Recent reports have shown that minorities are the hardest hit by the current economic climate, losing homes at rates far greater than comparable whites. Quoting the New York Times article, “the hardest blows rain down on the backbone of minority neighborhoods: the black middle class. In New York City, for example, black households making more than $68,000 a year are almost five times as likely to hold high-interest subprime mortgages as are whites of similar—or even lower—incomes.” I do not necessarily agree that the black middle class represent the backbone of minority neighborhoods, but the statistics are alarming. Blacks, because of the cumulative advantage gap (tied to wealth and capital), are not able to withstand current condition the same was as comparable whites.
I begin with political framing because, as it stands now, the Obama administration has taken a more universal stance in their negotiations with the banks. The issue of targeting specific populations who inherited the lasting legacy of redlining, housing covenants, and preferential lending, has not come up in these public conversations. Admittedly, I have not I read the executive documents outlining the exact plan? I just want to know if the $50 billion carrot the Obama Administration has in front of banks for lowering mortgage payments is also taking these external factors into consideration. I am all for helping all but sometimes we hurt some in doing so.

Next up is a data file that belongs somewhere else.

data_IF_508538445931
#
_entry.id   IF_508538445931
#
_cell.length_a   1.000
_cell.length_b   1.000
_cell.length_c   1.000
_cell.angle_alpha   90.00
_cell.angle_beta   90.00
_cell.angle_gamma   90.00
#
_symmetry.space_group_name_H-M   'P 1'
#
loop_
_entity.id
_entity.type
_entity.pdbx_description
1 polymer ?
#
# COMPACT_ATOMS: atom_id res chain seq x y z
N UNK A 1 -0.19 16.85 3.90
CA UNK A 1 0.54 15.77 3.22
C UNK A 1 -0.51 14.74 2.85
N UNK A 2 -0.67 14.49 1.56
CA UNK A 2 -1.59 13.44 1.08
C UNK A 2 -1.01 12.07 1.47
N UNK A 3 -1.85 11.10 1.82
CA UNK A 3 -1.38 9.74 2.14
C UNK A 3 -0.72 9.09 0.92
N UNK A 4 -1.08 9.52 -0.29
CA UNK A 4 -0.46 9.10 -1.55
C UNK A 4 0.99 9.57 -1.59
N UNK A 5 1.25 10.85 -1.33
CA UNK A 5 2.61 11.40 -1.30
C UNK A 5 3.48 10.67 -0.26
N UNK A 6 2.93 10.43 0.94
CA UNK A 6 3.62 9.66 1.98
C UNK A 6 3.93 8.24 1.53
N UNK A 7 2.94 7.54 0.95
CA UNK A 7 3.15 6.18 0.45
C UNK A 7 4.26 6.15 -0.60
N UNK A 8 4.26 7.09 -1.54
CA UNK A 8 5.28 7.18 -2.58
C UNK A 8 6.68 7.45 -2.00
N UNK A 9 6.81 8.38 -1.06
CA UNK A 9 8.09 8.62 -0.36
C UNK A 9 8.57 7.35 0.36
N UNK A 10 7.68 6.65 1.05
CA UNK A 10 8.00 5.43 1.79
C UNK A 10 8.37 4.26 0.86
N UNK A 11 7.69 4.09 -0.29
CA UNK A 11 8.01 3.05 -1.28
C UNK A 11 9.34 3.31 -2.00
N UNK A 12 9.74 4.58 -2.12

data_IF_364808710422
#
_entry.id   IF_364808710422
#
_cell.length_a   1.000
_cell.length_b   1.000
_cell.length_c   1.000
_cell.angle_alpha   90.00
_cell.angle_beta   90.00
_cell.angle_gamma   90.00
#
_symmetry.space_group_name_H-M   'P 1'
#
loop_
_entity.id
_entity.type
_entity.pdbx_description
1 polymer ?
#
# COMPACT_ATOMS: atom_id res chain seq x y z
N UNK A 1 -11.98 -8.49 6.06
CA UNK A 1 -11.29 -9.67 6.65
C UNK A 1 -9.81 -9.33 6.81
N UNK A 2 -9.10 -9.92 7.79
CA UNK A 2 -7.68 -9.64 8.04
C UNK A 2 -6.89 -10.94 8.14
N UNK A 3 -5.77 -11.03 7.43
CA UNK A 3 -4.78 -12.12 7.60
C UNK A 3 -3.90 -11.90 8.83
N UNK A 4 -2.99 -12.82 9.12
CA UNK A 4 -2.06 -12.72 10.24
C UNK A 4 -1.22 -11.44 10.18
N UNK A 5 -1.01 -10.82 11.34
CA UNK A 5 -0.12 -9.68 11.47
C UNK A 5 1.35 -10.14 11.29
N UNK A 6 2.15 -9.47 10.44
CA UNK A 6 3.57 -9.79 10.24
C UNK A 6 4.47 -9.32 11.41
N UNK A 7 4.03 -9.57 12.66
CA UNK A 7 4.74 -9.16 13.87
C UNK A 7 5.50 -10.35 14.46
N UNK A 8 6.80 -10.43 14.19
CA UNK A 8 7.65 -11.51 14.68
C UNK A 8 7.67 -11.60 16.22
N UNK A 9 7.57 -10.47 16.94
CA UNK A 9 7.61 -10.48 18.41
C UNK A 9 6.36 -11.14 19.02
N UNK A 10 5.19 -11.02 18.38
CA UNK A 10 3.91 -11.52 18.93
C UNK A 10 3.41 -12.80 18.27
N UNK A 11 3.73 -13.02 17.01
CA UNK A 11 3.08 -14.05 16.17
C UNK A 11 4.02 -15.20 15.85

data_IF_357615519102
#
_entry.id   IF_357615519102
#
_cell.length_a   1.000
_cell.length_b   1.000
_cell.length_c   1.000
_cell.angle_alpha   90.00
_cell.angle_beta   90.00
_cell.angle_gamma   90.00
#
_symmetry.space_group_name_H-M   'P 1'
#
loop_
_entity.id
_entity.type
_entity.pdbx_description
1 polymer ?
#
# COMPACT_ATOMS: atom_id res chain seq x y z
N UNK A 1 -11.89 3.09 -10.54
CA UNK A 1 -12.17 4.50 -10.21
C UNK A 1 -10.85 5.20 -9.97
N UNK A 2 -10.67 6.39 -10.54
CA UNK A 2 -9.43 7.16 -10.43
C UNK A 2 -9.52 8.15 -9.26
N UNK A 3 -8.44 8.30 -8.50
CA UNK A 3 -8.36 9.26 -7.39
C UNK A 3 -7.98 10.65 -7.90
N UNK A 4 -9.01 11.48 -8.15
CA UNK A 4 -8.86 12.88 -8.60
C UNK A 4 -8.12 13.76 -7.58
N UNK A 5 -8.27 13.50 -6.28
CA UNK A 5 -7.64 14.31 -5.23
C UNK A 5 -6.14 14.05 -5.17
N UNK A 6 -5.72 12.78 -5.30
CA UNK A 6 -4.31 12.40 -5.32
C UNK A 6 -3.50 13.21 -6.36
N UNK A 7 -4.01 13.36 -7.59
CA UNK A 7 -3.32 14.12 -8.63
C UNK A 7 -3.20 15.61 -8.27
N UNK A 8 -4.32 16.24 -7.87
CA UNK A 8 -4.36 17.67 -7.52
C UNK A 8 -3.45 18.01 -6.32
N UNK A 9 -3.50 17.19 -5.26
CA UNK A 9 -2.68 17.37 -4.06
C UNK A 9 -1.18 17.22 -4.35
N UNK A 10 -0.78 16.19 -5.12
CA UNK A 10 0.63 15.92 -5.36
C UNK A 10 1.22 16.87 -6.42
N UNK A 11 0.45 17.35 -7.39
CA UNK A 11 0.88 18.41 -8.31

(Administrator's Note: The following piece is from guest blogger Carl Gershenson, a graduate student in the Department of Sociology at Harvard. Carl is responding to an interesting post written by journalist Byron York on the supposed racial divide in President Obama's approval ratings. Carl can be reached at firstname.lastname@example.org)
"On his 100th day in office, Barack Obama enjoys high job approval ratings, no matter what poll you consult. But if a new survey by the New York Times is accurate, the president and some of his policies are significantly less popular with white Americans than with black Americans, and his sky-high ratings among African-Americans make some of his positions appear a bit more popular than they actually are."
Can you spot the racist implications? I sure can. York tries to excuse himself with a lame joke about outliers. And commentary still keeps popping up from wannabe Sir Francis Galtons, who say, “If you’re offended by Byron York’s post, then you’re just statistically illiterate. Blacks are outliers. Haven’t you heard of an outlier?”
I actually consider myself statistically literate, and I'd like to put this outlier excuse to rest. So let’s play “Spot the Outlier.” Say we want to calculate the average number of offspring per male throughout human history. Here’s my sample: